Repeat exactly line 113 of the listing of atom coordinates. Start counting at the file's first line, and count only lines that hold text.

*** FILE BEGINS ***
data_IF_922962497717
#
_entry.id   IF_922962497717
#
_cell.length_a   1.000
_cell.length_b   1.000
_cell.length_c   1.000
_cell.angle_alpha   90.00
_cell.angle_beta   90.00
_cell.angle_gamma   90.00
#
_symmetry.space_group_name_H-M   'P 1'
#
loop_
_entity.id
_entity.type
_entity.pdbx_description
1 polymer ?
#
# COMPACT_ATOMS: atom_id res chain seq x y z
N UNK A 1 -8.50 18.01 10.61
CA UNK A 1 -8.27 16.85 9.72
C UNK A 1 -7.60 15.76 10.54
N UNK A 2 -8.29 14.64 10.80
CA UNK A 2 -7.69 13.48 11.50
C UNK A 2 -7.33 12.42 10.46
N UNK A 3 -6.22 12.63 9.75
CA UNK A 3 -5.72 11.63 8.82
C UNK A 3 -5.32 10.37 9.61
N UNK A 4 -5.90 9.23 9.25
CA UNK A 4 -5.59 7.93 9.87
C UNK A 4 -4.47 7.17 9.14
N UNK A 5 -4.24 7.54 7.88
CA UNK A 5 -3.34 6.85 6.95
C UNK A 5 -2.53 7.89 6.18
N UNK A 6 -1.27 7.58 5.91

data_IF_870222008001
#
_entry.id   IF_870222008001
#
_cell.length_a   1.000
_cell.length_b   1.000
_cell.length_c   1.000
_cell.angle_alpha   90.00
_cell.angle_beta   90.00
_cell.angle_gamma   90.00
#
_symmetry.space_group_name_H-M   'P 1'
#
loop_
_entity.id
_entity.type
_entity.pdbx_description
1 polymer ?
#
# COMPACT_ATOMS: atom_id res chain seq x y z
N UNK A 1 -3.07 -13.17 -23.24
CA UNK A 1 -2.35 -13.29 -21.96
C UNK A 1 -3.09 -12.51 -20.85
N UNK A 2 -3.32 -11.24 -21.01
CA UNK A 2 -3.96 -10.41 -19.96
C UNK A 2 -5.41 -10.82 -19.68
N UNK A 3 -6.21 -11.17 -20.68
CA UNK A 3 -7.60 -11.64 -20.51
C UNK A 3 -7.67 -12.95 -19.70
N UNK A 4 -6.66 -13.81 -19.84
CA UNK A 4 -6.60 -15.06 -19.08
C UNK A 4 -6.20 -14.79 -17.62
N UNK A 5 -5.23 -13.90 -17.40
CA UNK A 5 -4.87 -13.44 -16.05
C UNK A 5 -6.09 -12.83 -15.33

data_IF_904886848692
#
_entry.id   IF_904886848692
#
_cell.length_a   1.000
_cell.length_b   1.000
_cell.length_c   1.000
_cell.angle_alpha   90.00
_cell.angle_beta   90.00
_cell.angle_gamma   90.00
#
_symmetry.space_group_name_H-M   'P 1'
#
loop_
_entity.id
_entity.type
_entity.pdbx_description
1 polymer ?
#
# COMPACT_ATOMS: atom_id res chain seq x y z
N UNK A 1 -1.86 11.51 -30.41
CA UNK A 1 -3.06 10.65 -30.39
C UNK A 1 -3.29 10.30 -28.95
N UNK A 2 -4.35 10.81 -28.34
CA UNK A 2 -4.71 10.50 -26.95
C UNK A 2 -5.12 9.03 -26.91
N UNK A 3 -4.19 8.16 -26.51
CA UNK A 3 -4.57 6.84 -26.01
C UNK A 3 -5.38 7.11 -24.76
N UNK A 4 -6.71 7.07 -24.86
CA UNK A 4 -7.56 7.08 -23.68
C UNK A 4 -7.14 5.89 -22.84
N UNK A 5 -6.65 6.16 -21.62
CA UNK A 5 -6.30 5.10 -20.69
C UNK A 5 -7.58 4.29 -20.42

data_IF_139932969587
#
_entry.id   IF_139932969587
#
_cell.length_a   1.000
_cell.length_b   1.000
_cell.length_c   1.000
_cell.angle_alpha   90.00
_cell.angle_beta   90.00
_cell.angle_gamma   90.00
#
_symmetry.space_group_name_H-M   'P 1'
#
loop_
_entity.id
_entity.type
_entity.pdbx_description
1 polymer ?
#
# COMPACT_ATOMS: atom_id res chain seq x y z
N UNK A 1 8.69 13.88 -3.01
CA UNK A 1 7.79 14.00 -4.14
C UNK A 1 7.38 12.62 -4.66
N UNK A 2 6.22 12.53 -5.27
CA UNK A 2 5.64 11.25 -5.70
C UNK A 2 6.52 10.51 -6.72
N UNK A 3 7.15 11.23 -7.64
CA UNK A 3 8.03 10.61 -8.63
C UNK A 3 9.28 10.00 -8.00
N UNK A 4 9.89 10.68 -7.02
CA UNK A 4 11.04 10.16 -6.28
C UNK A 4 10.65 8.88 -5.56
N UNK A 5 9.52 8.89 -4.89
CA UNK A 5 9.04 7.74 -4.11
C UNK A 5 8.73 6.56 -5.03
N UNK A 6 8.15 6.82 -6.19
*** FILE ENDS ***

_cell.length_c   1.000